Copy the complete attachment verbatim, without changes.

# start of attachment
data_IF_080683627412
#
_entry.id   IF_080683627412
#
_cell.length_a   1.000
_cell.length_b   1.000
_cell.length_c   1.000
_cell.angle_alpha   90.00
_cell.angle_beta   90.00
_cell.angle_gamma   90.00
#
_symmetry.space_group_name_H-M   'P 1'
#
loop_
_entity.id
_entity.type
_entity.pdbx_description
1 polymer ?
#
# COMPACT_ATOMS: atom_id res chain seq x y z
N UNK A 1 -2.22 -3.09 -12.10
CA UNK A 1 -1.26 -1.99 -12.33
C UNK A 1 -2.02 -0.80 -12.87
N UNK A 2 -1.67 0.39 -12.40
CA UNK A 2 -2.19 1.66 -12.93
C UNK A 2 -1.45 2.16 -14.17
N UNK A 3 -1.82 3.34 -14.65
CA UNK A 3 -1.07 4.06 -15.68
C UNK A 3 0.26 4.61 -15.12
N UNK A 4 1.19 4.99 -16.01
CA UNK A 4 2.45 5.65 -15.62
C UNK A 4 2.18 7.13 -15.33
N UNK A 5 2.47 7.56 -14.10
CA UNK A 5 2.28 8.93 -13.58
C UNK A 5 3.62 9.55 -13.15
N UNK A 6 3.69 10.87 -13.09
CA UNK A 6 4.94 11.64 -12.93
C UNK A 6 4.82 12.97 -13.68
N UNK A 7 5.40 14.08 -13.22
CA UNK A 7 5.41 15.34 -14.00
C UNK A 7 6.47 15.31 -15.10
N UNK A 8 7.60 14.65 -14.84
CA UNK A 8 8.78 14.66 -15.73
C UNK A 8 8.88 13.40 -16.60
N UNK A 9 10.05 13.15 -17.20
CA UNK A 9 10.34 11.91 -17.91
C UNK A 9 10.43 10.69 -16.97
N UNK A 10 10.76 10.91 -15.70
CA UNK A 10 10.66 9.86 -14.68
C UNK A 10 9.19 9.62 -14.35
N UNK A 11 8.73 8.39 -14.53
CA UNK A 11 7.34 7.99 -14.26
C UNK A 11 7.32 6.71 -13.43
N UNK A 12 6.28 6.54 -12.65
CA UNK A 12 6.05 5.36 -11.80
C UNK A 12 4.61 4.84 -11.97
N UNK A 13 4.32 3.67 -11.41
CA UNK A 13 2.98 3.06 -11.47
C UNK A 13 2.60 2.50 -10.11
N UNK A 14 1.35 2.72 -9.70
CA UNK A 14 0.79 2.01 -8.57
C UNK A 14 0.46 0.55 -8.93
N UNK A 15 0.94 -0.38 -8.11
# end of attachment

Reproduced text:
data_IF_080683627412
#
_entry.id   IF_080683627412
#
_cell.length_a   1.000
_cell.length_b   1.000
_cell.length_c   1.000
_cell.angle_alpha   90.00
_cell.angle_beta   90.00
_cell.angle_gamma   90.00
#
_symmetry.space_group_name_H-M   'P 1'
#
loop_
_entity.id
_entity.type
_entity.pdbx_description
1 polymer ?
#
# COMPACT_ATOMS: atom_id res chain seq x y z
N UNK A 1 -2.22 -3.09 -12.10
CA UNK A 1 -1.26 -1.99 -12.33
C UNK A 1 -2.02 -0.80 -12.87
N UNK A 2 -1.67 0.39 -12.40
CA UNK A 2 -2.19 1.66 -12.93
C UNK A 2 -1.45 2.16 -14.17
N UNK A 3 -1.82 3.34 -14.65
CA UNK A 3 -1.07 4.06 -15.68
C UNK A 3 0.26 4.61 -15.12
N UNK A 4 1.19 4.99 -16.01
CA UNK A 4 2.45 5.65 -15.62
C UNK A 4 2.18 7.13 -15.33
N UNK A 5 2.47 7.56 -14.10
CA UNK A 5 2.28 8.93 -13.58
C UNK A 5 3.62 9.55 -13.15
N UNK A 6 3.69 10.87 -13.09
CA UNK A 6 4.94 11.64 -12.93
C UNK A 6 4.82 12.97 -13.68
N UNK A 7 5.40 14.08 -13.22
CA UNK A 7 5.41 15.34 -14.00
C UNK A 7 6.47 15.31 -15.10
N UNK A 8 7.60 14.65 -14.84
CA UNK A 8 8.78 14.66 -15.73
C UNK A 8 8.88 13.40 -16.60
N UNK A 9 10.05 13.15 -17.20
CA UNK A 9 10.34 11.91 -17.91
C UNK A 9 10.43 10.69 -16.97
N UNK A 10 10.76 10.91 -15.70
CA UNK A 10 10.66 9.86 -14.68
C UNK A 10 9.19 9.62 -14.35
N UNK A 11 8.73 8.39 -14.53
CA UNK A 11 7.34 7.99 -14.26
C UNK A 11 7.32 6.71 -13.43
N UNK A 12 6.28 6.54 -12.65
CA UNK A 12 6.05 5.36 -11.80
C UNK A 12 4.61 4.84 -11.97
N UNK A 13 4.32 3.67 -11.41
CA UNK A 13 2.98 3.06 -11.47
C UNK A 13 2.60 2.50 -10.11
N UNK A 14 1.35 2.72 -9.70
CA UNK A 14 0.79 2.01 -8.57
C UNK A 14 0.46 0.55 -8.93
N UNK A 15 0.94 -0.38 -8.11